The lack of a distributed ledger, or a decentralized digital database, means the current proposed digital dollar would not be based on blockchain, as are other cryptocurrenies.

Unlike cryptocurrencies, such as bitcoin and other blockchain based cryptocurrencies, the ECASH device will be a piece of secured hardware issued and/or authorized by the government for the purpose of receiving, holding, and transferring e-cash balances, the ECASH website explains.

ECASH devices would verify funds locally via a dedicated or trusted computing environment located on the device itself.

“This allows it to facilitate both offline and genuine peer-to-peer transactions without generating transactional data or requiring the approval of third-party intermediaries or network validator nodes,” the site explains.

Even on a secure physical device controlled by a consumer, ECASH would have to have restrictions, Catalini pointed out. For example, there would have to be limits on how much digital currency the device could hold. Otherwise, the bearer instruments could be used for nefarious activities that couldn’t be tracked.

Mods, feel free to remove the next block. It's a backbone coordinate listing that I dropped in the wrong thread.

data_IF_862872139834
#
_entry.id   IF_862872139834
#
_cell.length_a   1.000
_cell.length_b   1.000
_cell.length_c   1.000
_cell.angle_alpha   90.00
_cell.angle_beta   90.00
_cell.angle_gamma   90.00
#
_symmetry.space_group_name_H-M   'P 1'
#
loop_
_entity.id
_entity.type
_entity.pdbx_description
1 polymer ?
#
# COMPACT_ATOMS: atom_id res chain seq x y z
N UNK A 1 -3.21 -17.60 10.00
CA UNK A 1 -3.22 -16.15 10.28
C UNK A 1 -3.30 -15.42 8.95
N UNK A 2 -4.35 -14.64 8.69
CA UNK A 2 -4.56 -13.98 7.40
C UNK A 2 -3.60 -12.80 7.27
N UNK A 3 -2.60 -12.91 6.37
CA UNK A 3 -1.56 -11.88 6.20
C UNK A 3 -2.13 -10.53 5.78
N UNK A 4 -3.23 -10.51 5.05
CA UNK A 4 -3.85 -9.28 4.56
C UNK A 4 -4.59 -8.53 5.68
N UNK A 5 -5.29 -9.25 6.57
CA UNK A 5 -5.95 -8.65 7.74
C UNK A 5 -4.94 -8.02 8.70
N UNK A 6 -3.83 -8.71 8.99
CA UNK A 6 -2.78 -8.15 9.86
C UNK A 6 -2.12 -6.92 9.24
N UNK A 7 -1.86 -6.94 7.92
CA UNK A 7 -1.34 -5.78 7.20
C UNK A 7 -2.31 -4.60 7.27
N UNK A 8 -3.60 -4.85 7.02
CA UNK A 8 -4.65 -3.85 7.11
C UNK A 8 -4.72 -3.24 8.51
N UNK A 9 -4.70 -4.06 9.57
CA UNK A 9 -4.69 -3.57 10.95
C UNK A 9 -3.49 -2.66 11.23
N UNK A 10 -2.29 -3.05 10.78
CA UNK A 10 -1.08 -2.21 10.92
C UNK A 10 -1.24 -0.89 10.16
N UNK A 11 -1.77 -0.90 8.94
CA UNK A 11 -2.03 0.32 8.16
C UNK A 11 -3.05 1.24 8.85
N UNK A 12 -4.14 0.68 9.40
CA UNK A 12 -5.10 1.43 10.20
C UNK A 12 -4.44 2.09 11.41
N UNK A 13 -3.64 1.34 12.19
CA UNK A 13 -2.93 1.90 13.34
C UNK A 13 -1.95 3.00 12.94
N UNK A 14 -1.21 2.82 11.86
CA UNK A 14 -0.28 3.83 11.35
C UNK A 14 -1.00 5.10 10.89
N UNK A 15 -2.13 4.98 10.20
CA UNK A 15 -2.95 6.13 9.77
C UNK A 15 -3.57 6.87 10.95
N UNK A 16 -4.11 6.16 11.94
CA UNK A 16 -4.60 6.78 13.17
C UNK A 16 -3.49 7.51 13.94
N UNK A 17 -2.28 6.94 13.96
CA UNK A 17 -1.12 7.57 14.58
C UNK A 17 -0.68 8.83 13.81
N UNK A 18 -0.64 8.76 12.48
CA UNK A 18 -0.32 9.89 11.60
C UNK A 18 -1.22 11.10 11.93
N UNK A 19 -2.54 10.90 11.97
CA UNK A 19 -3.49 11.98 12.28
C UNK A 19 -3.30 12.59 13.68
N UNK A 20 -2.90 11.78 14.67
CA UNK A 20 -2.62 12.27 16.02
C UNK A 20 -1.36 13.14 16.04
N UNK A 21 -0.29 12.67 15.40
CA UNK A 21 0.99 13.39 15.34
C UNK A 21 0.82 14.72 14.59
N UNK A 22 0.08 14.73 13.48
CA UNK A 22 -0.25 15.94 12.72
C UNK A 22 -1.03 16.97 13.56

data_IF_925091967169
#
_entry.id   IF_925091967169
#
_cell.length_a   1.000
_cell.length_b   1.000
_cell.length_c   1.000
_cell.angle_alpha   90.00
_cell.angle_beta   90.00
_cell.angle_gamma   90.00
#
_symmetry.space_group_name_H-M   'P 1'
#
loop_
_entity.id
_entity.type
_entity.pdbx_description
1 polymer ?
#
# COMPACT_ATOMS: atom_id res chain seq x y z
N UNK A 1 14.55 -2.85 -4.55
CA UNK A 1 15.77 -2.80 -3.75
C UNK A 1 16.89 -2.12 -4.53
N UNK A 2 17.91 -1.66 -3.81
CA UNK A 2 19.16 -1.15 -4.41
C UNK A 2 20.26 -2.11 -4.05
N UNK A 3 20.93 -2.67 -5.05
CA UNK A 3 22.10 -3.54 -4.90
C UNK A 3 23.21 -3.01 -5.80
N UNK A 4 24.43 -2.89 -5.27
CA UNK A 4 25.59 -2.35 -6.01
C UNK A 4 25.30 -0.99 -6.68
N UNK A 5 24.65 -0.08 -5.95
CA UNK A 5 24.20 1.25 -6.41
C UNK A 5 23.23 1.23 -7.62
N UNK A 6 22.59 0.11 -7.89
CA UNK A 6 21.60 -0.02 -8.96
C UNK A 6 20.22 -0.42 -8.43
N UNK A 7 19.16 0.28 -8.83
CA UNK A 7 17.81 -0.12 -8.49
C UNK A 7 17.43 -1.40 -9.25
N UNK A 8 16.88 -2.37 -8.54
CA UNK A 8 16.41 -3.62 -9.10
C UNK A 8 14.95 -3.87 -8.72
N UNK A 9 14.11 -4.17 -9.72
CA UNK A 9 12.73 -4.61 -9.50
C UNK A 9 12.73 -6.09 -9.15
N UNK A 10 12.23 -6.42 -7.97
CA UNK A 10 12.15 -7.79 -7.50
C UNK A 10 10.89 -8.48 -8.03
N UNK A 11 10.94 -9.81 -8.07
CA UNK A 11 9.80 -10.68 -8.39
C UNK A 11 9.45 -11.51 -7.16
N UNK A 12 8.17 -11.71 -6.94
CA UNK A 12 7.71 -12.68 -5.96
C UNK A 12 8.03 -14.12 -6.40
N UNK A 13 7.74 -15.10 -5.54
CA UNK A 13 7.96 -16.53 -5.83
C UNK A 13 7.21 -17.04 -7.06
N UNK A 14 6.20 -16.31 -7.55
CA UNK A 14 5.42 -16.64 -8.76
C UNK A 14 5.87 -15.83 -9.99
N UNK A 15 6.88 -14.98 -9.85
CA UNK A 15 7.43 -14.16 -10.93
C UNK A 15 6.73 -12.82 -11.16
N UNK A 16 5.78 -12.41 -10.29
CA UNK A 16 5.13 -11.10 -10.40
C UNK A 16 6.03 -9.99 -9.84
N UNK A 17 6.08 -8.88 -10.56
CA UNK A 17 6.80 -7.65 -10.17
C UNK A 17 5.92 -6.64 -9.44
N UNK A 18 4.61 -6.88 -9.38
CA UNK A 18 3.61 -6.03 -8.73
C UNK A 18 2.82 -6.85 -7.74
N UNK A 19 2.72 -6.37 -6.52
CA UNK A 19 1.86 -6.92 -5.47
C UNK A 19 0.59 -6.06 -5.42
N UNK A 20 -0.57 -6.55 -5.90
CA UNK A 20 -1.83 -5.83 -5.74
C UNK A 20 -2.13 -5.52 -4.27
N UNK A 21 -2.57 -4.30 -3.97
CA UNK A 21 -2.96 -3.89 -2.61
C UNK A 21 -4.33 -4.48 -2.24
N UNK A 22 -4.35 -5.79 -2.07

And there are still many questions to be answered. For example, how would digital funds be load onto a card or device? Would a user have to show an identification document to download ECASH?

“I would imagine there would be some sort of know-your-customer technology around loading balances,” Catalini said. “So, I think there will be many different approaches that will compete technologically and from a regulatory perspective to offer the appearance of cash.”

Copyright © 2022 IDG Communications, Inc.

7 inconvenient truths about the hybrid work trend
Shop Tech Products at Amazon